4 THE BIOGRAPHY AND BACKGROUNDER Bringing Your Subject to Life

Public relations biographies, often referred to as bios, follow two forms. The first, newspaper style, offers background information in a simple and comprehensive way organized as an inverted pyramid, with the most recent and most important information given first. The other is a feature biography, which is more like a magazine story or personality profile.

This chapter discusses the creation and structure of news and feature bios, obits, backgrounders, fact sheets, time lines, and bibliographies. Biographies
Writing an effective bio has ten steps:
1. Work from a sensibly constructed outline.
2. Command authority with the lead.
3. Clarify, simplify, and condense.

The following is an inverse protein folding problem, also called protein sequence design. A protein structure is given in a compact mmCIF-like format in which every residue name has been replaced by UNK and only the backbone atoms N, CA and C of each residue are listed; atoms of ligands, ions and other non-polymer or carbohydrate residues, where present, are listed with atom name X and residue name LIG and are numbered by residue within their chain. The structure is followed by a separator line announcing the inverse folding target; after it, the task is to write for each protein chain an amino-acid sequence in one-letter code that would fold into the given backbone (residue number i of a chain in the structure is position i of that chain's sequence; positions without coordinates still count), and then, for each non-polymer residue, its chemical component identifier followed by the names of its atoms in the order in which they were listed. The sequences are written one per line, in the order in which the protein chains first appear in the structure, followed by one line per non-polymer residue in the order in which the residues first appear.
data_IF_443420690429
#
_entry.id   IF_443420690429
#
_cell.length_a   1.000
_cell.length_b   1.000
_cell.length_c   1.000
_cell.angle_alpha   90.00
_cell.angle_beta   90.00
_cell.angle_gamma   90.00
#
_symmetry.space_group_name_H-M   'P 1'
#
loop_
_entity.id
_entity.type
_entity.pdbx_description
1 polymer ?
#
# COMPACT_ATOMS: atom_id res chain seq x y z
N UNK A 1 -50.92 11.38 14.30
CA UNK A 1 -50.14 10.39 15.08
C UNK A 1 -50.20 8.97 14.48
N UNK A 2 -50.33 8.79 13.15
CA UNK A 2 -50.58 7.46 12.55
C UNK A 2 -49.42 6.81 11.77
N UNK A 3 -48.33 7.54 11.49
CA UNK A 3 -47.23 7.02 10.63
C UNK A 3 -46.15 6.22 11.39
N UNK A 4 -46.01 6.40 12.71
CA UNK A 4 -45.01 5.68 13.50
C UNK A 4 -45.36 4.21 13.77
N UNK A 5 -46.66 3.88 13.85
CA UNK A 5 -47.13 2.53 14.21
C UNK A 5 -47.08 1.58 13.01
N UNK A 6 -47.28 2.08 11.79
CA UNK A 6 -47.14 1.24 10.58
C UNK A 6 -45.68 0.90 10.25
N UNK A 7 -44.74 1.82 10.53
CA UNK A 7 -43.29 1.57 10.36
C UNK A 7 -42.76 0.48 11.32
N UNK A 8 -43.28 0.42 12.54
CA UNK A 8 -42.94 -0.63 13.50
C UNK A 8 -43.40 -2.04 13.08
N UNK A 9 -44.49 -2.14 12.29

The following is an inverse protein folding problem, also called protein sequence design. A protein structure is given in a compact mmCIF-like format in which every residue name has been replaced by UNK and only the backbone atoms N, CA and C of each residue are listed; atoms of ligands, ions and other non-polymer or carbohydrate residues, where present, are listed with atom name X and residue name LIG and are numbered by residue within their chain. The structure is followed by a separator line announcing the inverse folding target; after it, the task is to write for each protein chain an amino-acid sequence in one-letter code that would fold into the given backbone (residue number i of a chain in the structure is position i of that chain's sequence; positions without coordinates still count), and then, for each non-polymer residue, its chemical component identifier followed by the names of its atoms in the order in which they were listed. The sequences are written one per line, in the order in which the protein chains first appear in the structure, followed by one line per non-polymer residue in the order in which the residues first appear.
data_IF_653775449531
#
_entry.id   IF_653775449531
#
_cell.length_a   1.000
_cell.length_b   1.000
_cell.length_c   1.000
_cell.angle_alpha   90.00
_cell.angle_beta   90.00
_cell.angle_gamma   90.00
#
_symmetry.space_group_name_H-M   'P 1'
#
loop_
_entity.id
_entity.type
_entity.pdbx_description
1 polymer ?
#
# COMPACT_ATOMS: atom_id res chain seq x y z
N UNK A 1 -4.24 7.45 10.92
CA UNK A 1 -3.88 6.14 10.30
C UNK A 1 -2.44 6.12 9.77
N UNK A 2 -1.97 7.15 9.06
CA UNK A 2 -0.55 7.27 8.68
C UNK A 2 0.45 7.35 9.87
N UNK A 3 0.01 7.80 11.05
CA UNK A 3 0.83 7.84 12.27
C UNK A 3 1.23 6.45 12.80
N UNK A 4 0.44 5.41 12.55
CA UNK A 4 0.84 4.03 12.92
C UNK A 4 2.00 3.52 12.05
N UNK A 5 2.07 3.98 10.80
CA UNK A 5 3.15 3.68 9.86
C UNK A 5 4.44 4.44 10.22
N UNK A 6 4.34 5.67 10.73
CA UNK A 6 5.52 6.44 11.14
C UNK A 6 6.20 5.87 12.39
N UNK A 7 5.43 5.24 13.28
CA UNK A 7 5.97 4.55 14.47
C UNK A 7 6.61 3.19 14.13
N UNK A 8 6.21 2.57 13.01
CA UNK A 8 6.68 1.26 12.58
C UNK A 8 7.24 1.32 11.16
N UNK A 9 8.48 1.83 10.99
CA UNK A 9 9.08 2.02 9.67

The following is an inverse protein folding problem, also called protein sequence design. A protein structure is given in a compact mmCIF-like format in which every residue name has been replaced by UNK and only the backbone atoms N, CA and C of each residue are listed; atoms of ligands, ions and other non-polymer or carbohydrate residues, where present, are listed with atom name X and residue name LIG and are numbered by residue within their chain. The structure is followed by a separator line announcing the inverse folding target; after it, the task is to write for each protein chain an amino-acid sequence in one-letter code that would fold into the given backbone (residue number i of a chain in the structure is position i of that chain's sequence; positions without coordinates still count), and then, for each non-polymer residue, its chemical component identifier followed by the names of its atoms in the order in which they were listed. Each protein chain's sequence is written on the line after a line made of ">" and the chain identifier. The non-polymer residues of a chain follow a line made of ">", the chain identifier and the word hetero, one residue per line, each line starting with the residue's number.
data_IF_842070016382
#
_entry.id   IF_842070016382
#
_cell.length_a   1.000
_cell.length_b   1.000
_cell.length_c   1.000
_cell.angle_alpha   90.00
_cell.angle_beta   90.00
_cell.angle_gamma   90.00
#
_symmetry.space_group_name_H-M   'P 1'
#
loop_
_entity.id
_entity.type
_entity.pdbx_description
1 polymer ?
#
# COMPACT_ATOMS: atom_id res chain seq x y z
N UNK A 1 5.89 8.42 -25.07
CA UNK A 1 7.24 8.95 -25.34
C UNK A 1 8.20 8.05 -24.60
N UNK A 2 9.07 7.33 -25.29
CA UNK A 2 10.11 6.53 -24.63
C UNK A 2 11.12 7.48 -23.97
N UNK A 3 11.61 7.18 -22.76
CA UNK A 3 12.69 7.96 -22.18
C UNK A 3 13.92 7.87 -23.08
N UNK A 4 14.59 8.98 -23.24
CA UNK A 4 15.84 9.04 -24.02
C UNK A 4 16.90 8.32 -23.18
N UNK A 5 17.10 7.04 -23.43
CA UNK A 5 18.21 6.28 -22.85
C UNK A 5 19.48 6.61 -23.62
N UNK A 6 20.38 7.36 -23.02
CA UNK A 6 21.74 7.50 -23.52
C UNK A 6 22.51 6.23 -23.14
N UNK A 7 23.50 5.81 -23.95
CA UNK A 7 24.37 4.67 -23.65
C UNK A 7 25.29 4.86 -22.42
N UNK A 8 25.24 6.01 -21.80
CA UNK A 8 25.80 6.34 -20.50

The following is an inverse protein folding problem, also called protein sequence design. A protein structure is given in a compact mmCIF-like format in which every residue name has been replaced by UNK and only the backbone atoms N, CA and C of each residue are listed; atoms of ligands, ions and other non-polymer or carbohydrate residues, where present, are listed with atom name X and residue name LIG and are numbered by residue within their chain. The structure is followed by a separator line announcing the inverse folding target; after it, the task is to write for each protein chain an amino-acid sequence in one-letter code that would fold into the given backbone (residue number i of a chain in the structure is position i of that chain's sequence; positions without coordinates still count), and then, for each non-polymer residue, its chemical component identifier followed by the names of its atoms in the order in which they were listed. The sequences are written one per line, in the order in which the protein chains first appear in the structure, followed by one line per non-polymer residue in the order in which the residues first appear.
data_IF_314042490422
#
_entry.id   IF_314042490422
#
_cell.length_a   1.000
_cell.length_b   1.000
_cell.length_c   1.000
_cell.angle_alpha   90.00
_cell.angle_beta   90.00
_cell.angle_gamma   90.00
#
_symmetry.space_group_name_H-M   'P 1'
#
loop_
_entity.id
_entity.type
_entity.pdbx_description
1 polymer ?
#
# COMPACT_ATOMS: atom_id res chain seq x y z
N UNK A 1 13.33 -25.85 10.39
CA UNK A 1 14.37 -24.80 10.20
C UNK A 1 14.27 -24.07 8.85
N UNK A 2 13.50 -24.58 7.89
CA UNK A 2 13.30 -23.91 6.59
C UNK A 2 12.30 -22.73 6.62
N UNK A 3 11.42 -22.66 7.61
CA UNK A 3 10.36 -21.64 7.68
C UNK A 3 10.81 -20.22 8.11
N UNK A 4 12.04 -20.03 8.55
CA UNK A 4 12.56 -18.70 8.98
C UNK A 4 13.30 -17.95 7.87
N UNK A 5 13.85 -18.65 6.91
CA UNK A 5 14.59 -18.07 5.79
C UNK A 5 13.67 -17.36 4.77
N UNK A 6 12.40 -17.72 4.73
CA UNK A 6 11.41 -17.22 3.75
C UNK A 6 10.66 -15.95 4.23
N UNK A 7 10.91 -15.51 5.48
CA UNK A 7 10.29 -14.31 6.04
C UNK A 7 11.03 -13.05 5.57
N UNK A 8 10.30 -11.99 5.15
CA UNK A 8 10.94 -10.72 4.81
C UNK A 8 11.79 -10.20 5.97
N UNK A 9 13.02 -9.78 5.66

4. Vary language and sentence structure.
5. Connect thoughts.
6. Attribute quotations.
7. Back up all your claims.
8. Use one tense.
9. Assume nothing on the part of the reader.
10. Proofread carefully.

The framework for all bios is similar and generally conforms to the following outline:

• Opens by identifying the subject by name, title, and other relevant attributes

• Summarizes the scope of the person’s activities

• Offers educational and professional background on the person

• Saves personal information for the end, if such data are to be included at all

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